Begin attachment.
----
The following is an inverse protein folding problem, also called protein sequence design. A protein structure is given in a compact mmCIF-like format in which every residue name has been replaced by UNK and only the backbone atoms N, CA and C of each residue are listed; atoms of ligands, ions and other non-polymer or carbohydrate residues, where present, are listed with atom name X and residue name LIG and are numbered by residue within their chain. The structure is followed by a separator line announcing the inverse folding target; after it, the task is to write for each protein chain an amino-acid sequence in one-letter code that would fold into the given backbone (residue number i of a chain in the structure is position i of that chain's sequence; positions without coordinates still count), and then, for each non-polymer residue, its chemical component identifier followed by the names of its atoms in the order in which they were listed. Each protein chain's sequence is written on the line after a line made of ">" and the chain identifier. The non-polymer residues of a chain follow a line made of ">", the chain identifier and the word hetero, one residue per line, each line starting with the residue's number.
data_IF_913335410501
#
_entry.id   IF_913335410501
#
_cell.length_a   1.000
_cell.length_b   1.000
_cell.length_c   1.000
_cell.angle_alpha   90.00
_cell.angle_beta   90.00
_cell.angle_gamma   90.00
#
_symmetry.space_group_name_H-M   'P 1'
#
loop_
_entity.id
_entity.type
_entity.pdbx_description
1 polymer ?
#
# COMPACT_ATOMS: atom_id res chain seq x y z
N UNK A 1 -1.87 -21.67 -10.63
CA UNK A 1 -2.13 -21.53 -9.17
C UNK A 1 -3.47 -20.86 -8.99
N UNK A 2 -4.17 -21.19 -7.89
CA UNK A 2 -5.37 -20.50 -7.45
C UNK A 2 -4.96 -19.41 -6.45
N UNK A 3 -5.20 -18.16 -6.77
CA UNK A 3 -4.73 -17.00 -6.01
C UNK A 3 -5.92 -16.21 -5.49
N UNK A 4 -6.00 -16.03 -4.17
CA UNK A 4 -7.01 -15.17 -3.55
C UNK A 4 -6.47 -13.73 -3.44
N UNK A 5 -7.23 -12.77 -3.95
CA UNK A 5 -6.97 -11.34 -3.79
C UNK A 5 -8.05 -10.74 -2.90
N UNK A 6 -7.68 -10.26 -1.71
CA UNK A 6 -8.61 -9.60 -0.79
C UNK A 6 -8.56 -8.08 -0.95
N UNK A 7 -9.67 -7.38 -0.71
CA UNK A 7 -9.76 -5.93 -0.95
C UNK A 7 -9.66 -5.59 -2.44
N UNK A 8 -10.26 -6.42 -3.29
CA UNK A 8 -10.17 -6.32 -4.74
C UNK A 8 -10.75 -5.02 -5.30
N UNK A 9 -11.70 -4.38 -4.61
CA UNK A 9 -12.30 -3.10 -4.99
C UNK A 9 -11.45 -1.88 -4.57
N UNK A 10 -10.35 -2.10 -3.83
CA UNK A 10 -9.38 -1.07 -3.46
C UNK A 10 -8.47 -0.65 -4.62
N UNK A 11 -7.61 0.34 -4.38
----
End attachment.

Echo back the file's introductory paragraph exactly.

The following is an inverse protein folding problem, also called protein sequence design. A protein structure is given in a compact mmCIF-like format in which every residue name has been replaced by UNK and only the backbone atoms N, CA and C of each residue are listed; atoms of ligands, ions and other non-polymer or carbohydrate residues, where present, are listed with atom name X and residue name LIG and are numbered by residue within their chain. The structure is followed by a separator line announcing the inverse folding target; after it, the task is to write for each protein chain an amino-acid sequence in one-letter code that would fold into the given backbone (residue number i of a chain in the structure is position i of that chain's sequence; positions without coordinates still count), and then, for each non-polymer residue, its chemical component identifier followed by the names of its atoms in the order in which they were listed. Each protein chain's sequence is written on the line after a line made of ">" and the chain identifier. The non-polymer residues of a chain follow a line made of ">", the chain identifier and the word hetero, one residue per line, each line starting with the residue's number.